Lead Product Manager, Editing
Wikimedia Foundation, Inc.

jforres...@wikimedia.org | @jdforrester
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Re: [Wikimedia-l] One Last Ride

2016-02-23 Thread James Forrester
On 23 February 2016 at 15:35, Oliver Keyes  wrote:

> I am leaving the Wikimedia Foundation to take up a job as a Senior
> Data Scientist at an information security company. My last day will be
> on 18 March.


​Oliver,

It's been a while
 since
we first met in person. I even followed you across the world to work in San
Francisco! Don't think you can get away from our friendship that easily! ;-)

Take care, and go in peace and with my respect. My very best wishes.

Yours,
-- 
James D. Forrester
Lead Product Manager, Editing
Wikimedia Foundation, Inc.

jforres...@wikimedia.org | @jdforrester
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Re: [Wikimedia-l] Fwd: [Wmfall] CTO Search | Status

2016-02-17 Thread James Forrester
On 17 February 2016 at 00:03, aude  wrote:

> On Thu, Feb 11, 2016 at 3:45 PM, Lila Tretikov  wrote:
> >- In collaboration with the ED and the Technology group, own and
> advance
> >the overall architectural roadmap, setting the vision and long-term
> >strategy for technology at the Foundation.
> >
>
> Lila and Amy,
>
> Curious what you mean by "Technology group" in regards to "overall
> architectural roadmap" and strategy?  Perhaps this could be made more
> clear?
>

​The Technology Group is the part of ​WMF that will report to the CTO. See
https://wikimediafoundation.org/wiki/Staff_and_contractors#Technology in
comparison to
https://wikimediafoundation.org/wiki/Staff_and_contractors#Product, the
group headed by Wes, in which I sit. It comprises eight departments and
teams, of which Architecture is one.


​J.
-- 
James D. Forrester
Lead Product Manager, Editing
Wikimedia Foundation, Inc.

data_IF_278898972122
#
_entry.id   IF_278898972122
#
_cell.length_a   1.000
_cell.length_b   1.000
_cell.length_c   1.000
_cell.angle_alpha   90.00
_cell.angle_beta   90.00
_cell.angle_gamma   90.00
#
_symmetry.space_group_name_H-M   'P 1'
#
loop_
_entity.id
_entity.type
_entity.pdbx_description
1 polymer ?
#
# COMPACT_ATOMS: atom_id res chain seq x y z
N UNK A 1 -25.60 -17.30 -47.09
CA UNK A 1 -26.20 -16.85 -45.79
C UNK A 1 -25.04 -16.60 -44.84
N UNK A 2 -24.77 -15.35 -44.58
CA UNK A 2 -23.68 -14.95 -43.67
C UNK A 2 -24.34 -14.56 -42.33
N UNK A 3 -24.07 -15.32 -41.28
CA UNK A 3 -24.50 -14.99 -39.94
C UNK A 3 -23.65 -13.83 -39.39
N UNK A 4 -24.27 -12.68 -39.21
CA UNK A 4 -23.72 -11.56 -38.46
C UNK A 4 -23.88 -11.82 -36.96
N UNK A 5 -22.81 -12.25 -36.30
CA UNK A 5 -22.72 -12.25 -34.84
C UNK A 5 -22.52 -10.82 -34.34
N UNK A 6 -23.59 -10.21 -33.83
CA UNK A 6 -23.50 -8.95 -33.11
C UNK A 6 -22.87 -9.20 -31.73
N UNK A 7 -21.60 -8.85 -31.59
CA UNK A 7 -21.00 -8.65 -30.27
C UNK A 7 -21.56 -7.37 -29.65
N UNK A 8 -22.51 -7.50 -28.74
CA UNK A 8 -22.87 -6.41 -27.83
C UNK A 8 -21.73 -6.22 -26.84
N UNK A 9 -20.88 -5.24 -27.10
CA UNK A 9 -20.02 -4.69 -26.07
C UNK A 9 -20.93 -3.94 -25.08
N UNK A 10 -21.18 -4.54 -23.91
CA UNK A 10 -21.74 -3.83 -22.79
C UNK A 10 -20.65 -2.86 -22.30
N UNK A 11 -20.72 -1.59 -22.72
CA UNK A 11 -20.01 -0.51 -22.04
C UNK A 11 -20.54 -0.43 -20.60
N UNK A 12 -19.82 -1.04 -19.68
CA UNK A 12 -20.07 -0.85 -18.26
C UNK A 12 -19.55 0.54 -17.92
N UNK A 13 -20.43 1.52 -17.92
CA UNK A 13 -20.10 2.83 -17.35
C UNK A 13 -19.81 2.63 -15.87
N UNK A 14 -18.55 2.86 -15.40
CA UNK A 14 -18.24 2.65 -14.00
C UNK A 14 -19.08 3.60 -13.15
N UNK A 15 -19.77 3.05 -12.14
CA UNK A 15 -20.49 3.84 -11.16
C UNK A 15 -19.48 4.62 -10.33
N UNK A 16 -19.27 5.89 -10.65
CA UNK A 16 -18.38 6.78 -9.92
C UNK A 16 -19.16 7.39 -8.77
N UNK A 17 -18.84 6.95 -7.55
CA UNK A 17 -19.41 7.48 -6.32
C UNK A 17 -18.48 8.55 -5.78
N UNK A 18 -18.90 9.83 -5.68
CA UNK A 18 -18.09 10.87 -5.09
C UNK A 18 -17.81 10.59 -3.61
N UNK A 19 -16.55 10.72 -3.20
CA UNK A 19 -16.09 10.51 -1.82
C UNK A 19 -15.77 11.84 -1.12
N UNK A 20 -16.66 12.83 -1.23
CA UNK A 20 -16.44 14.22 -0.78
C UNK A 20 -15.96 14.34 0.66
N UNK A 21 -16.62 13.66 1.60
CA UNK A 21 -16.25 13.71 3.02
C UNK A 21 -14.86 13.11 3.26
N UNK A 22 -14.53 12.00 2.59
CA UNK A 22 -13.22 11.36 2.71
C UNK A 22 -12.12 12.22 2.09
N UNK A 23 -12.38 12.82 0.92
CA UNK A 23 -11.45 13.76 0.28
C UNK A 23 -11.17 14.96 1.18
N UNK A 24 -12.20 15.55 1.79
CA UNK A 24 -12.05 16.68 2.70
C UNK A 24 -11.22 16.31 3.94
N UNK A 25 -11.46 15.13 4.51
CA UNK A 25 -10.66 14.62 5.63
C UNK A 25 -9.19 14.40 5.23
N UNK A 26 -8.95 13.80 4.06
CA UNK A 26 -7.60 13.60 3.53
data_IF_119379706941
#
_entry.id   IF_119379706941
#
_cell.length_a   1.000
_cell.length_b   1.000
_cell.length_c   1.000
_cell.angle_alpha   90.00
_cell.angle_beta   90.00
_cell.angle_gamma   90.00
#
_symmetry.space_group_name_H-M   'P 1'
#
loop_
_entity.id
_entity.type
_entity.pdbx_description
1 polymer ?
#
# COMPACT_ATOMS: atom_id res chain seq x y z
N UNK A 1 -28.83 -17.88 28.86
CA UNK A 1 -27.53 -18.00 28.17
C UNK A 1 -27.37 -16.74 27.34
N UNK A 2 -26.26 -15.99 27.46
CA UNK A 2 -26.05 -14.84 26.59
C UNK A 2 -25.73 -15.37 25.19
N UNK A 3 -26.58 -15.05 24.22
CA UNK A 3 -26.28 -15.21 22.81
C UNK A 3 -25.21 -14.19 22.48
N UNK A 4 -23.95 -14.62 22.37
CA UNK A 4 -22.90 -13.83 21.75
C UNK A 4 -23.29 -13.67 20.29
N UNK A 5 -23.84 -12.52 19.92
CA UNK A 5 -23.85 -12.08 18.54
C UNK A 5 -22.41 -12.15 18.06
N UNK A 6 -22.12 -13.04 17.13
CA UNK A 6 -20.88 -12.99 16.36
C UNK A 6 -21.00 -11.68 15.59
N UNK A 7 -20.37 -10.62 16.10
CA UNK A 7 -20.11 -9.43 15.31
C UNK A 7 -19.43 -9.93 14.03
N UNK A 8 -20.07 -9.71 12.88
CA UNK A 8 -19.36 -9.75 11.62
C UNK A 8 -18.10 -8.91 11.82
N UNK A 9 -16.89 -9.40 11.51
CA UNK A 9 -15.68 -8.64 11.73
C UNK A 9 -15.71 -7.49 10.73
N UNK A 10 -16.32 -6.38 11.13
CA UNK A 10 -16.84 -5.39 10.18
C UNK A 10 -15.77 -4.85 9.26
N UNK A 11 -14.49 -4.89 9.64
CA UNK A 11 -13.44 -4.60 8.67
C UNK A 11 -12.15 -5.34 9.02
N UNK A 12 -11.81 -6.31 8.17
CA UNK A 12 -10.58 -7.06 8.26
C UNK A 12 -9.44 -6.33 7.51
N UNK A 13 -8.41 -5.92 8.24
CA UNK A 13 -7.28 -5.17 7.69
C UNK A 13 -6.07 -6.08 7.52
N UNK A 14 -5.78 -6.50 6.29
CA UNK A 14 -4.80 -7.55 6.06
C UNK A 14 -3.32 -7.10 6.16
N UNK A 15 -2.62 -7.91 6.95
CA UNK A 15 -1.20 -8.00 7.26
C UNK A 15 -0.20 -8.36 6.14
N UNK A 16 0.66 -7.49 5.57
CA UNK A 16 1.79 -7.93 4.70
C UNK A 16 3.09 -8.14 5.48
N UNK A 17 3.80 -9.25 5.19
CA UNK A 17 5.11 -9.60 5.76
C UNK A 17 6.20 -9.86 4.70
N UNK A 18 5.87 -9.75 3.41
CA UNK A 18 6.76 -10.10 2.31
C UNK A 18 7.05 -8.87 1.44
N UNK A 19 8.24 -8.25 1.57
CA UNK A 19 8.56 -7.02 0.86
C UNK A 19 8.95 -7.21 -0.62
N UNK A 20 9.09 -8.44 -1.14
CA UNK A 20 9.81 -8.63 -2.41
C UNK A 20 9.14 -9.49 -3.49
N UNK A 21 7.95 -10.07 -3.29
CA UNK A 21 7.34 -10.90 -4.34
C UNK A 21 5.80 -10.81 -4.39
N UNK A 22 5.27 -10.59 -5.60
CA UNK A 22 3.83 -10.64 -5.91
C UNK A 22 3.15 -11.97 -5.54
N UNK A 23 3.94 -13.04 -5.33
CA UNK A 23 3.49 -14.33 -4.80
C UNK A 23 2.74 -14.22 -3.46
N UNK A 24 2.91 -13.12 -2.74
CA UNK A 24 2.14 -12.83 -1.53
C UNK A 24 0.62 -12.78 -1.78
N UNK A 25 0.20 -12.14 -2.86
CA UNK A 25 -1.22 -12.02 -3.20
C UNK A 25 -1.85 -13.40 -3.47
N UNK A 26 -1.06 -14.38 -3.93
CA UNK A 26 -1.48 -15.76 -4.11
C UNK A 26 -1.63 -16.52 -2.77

jforres...@wikimedia.org | @jdforrester
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Re: [Wikimedia-l] [Wikimania-l] Outcomes from the Consultation on Wikimedia movement conferences/Wikimania

2016-02-09 Thread James Forrester
On Mon, 8 Feb 2016 at 14:54 Ellie Young  wrote:

> The Community Resources team at the WMF recently held a consultation
> 
> on articulating the value of Wikimedia movement conferences overall, the
> unique value of Wikimania, and what new form Wikimania could take to better
> serve the movement going forward.   We have completed analysis of these
> results and have prepared this report:
>
>
> https://meta.wikimedia.org/wiki/Grants:IdeaLab/Towards_a_New_Wikimania/Outcomes
>
> I will be working with the community, organizers, committees, and WMF in
> 2017 to begin set up and planning for an experimental model for Wikimedia
> movement conferences, including Wikimania, starting in 2018.
>
> Feedback and comments are welcome at the discussion page
> 
> Thanks to all who participated!
>

On behalf of the Wikimania Committee, I would like to thank everyone who
took part and the Community Resources team for organising this discussion.

The Committee will consider these recommendations and will then come back
with some changes to our processes.

Yours,
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[Wikimedia-l] Wikimania 2017 to be held in Montréal in Canada

2015-12-22 Thread James Forrester
All,

I am delighted to announce on behalf of the Wikimania Committee that
Wikimania, the annual Wikimedia community conference, will be held in
Montréal, Canada in 8–13 August 2017.

2017 will be the 375th anniversary of the founding of Montréal as a city,
which will make it a great time for a cultural event to take place. Despite
being our twelfth Wikimania, Montréal will be our first in a Francophone
location, and the Montréal team is working with French-speaking community
members worldwide to make Montréal a success. WikiFranca and Wikimedia
Canada will be supporting the local team led by Marc-André Pelletier
(User:Coren). A press release/announcement from them will be forthcoming.
You can contact the team via e-mail at team{at}wikimania.ca.

For 2017, we decided to investigate and vet a revised earlier proposal for
Montréal to host while the selection process itself is being reviewed.
Selecting and confirming the venue with more lead time ensures cost savings
in hotel prices and contract terms; affords us favourable dates and rates;
and allows participation and overlap with current and future teams.

Please join us in congratulating the team, and working to support them in
holding an excellent conference.

Yours,

James D. Forrester
Chair, Wikimania Committee
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[Wikimedia-l] Fwd: Coming up with a new process for Wikimania selection

2015-10-04 Thread James Forrester
Forwarding for info; please keep the e-mail conversation on one like,
wikimania-l. Thank you.

-- Forwarded message -
From: James Forrester <jdforres...@gmail.com>
Date: Sun, 4 Oct 2015 at 11:10
Subject: Coming up with a new process for Wikimania selection
To: Wikimania general list (open subscription) <